No county budget vote until after Aug. election

-A A +A
By Damon Lawrence

The 2014 county election could serve as a referendum on higher taxes for education.

Last year the Roane County Board of Education requested a 14-cent increase in the property tax rate to fund the school system’s 2013-14 budget.

The Roane County Commission did not approve the rate hike.

If the school board makes another request for an increase this year, Roane County Executive Ron Woody said a vote on the 2014-15 county budget may not happen until after the Aug. 7 election.

“If their budget comes over and they ask for a tax rate increase, we may decide to let the general public make the decision as they elect their commissioners,” Woody said.

The Roane County Commission is the funding body for the school system. All 15 commission seats are on the ballot this year.

“There are several people interested in becoming a commissioner that have ties to the school system,” District 6 Commissioner Bobby Collier said.

One of them is Mona Gardner Wright, who is running for commissioner in District 2. Her husband is Board of Education member Danny Wright.

Wade McCullough is running for commissioner in District 1. He’s currently a school board member in that district.

District 6 commission candidate Debra Smith is a teacher at Roane County High School.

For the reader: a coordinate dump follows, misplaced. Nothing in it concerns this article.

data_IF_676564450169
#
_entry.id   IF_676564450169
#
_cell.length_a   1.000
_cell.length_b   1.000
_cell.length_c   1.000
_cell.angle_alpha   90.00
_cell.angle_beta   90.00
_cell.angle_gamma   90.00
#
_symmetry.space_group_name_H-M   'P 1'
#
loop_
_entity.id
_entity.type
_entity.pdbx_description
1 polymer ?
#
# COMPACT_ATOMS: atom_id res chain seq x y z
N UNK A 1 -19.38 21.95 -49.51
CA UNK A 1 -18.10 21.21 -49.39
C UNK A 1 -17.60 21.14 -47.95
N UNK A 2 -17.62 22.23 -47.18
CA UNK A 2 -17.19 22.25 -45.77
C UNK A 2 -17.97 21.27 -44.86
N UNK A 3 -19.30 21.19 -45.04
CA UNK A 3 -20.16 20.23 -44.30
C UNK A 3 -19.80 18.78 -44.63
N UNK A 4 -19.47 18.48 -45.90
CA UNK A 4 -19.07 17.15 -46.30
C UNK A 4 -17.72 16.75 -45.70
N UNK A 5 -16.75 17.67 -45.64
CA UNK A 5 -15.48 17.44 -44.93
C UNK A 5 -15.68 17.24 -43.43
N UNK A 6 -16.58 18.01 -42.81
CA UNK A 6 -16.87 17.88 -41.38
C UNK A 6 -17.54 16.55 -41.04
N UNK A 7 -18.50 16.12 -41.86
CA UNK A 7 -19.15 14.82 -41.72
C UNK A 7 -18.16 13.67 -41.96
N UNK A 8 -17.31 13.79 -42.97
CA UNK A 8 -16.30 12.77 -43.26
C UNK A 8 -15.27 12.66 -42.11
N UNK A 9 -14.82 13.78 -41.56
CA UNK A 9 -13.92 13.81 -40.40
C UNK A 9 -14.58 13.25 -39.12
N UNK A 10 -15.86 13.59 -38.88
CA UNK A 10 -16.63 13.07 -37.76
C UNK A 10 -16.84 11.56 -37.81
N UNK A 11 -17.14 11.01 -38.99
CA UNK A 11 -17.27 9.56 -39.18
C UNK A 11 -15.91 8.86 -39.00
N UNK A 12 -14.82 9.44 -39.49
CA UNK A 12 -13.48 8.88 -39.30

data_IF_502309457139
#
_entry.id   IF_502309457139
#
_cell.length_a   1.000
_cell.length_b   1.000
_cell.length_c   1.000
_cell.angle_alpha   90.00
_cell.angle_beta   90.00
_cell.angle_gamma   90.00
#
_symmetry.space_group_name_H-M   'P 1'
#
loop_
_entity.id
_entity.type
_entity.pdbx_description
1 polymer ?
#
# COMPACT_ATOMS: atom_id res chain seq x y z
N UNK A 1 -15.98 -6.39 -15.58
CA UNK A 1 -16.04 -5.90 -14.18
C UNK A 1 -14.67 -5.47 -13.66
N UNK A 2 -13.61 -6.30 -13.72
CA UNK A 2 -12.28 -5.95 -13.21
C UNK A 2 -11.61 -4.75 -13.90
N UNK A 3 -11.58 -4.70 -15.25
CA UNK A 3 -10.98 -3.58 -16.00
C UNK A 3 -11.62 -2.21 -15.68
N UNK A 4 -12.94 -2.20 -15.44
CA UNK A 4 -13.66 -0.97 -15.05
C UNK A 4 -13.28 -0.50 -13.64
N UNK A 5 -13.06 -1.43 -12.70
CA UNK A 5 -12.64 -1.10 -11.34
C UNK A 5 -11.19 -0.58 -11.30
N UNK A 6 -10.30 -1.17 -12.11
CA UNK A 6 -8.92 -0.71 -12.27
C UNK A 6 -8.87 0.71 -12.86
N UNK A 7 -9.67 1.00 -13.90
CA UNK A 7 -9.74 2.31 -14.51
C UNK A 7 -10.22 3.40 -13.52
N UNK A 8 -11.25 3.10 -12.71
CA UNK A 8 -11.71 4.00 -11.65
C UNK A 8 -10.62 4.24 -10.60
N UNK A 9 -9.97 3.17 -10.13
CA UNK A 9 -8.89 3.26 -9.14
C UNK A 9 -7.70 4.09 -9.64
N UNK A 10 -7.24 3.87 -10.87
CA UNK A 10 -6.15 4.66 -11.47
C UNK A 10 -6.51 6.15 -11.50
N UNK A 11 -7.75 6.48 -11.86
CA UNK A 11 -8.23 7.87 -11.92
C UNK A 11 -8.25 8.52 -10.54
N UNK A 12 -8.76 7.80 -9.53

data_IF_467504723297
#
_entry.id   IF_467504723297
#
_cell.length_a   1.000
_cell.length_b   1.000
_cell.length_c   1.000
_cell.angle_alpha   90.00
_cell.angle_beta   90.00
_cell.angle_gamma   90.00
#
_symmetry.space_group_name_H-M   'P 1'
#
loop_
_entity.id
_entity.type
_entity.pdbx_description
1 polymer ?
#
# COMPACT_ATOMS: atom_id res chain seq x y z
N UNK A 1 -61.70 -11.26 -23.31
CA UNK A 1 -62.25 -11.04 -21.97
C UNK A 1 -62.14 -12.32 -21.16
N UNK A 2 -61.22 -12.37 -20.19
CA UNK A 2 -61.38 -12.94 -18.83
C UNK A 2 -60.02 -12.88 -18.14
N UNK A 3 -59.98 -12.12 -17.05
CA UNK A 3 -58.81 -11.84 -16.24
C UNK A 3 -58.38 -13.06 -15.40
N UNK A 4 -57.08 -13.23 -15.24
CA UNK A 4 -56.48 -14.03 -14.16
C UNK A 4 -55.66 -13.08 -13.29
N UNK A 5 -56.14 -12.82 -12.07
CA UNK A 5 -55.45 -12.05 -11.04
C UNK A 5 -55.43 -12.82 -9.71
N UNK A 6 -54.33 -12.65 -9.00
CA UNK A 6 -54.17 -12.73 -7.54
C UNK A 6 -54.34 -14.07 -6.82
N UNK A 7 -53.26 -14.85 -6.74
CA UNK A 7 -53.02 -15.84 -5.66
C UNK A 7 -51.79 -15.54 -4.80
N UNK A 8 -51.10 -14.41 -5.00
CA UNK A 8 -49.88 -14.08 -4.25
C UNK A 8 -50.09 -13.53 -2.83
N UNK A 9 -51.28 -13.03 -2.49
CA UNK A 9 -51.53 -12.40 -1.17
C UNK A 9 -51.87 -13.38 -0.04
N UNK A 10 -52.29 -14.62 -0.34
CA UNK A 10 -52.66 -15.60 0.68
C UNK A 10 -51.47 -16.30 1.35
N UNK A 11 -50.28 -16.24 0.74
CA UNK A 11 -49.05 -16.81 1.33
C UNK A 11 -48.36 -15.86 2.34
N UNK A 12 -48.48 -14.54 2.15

The qualifying deadline for the election is April 3. Wright, McCullough and Smith have already qualified.

The school board hasn’t yet voted to request a tax rate increase for the 2014-15 budget, but Director of Schools Gary Aytes said the funding situation hasn’t improved from last year.

“We look to be about where we were last year, about $1.5 million short,” he said. “That’s to fund the same programs next year that we have this year.”

School system business manager Eric Harbin said he hoped to have a preliminary budget to present to board members next month.

If the board makes a request for another increase in the property tax rate, Collier said candidates for commission should go on record about where they stand.

“It’s sort of like playing black jack,” he said. “Their cards are going to be on top of the table.”

Woody said the budget committee, which he chairs, has already begun work on the 2014-15 budget.

Even though a vote may not happen until after the election, Woody said the public hearings that are a part of the budget process could take place before then.

“It gives the public another opportunity to be heard,” he said.

“You could see the public coming out saying we support increased funding for education, or you could see the public coming out saying we don’t support it, or you could see a combination of both of them.”